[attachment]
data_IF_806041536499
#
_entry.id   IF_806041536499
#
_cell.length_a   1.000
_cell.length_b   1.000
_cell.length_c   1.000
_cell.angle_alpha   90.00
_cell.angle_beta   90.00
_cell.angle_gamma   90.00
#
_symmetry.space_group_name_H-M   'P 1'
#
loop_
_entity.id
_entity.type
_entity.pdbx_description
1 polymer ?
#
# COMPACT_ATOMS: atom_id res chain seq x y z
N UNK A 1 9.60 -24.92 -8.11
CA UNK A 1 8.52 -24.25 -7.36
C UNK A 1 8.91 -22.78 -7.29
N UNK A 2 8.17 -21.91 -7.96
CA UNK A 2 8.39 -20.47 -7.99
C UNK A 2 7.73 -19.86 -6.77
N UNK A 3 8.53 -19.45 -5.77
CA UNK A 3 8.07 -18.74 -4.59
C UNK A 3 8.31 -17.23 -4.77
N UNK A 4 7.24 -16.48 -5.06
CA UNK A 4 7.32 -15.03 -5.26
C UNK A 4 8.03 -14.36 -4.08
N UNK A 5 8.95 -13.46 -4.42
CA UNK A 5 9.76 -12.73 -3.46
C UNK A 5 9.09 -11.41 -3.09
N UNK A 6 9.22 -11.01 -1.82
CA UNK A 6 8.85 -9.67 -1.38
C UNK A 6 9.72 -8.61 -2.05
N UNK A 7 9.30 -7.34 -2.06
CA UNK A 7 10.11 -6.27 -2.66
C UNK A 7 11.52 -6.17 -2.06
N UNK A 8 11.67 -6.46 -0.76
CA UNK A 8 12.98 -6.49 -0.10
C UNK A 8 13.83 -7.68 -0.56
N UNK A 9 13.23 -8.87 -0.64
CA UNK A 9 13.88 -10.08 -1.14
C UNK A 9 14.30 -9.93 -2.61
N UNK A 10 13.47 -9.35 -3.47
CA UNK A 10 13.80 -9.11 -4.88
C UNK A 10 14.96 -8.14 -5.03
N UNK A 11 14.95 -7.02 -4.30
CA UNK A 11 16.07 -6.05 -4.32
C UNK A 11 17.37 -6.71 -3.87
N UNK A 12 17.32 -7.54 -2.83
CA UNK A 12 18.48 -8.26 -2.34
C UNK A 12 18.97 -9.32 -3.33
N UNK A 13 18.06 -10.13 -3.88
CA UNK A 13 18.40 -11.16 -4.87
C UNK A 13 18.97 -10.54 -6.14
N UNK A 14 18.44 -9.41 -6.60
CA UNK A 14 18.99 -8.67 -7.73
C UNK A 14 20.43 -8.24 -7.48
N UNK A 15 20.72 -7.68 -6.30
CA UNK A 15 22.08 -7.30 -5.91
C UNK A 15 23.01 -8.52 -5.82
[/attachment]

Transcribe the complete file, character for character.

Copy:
data_IF_806041536499
#
_entry.id   IF_806041536499
#
_cell.length_a   1.000
_cell.length_b   1.000
_cell.length_c   1.000
_cell.angle_alpha   90.00
_cell.angle_beta   90.00
_cell.angle_gamma   90.00
#
_symmetry.space_group_name_H-M   'P 1'
#
loop_
_entity.id
_entity.type
_entity.pdbx_description
1 polymer ?
#
# COMPACT_ATOMS: atom_id res chain seq x y z
N UNK A 1 9.60 -24.92 -8.11
CA UNK A 1 8.52 -24.25 -7.36
C UNK A 1 8.91 -22.78 -7.29
N UNK A 2 8.17 -21.91 -7.96
CA UNK A 2 8.39 -20.47 -7.99
C UNK A 2 7.73 -19.86 -6.77
N UNK A 3 8.53 -19.45 -5.77
CA UNK A 3 8.07 -18.74 -4.59
C UNK A 3 8.31 -17.23 -4.77
N UNK A 4 7.24 -16.48 -5.06
CA UNK A 4 7.32 -15.03 -5.26
C UNK A 4 8.03 -14.36 -4.08
N UNK A 5 8.95 -13.46 -4.42
CA UNK A 5 9.76 -12.73 -3.46
C UNK A 5 9.09 -11.41 -3.09
N UNK A 6 9.22 -11.01 -1.82
CA UNK A 6 8.85 -9.67 -1.38
C UNK A 6 9.72 -8.61 -2.05
N UNK A 7 9.30 -7.34 -2.06
CA UNK A 7 10.11 -6.27 -2.66
C UNK A 7 11.52 -6.17 -2.06
N UNK A 8 11.67 -6.46 -0.76
CA UNK A 8 12.98 -6.49 -0.10
C UNK A 8 13.83 -7.68 -0.56
N UNK A 9 13.23 -8.87 -0.64
CA UNK A 9 13.88 -10.08 -1.14
C UNK A 9 14.30 -9.93 -2.61
N UNK A 10 13.47 -9.35 -3.47
CA UNK A 10 13.80 -9.11 -4.88
C UNK A 10 14.96 -8.14 -5.03
N UNK A 11 14.95 -7.02 -4.30
CA UNK A 11 16.07 -6.05 -4.32
C UNK A 11 17.37 -6.71 -3.87
N UNK A 12 17.32 -7.54 -2.83
CA UNK A 12 18.48 -8.26 -2.34
C UNK A 12 18.97 -9.32 -3.33
N UNK A 13 18.06 -10.13 -3.88
CA UNK A 13 18.40 -11.16 -4.87
C UNK A 13 18.97 -10.54 -6.14
N UNK A 14 18.44 -9.41 -6.60
CA UNK A 14 18.99 -8.67 -7.73
C UNK A 14 20.43 -8.24 -7.48
N UNK A 15 20.72 -7.68 -6.30
CA UNK A 15 22.08 -7.30 -5.91
C UNK A 15 23.01 -8.52 -5.82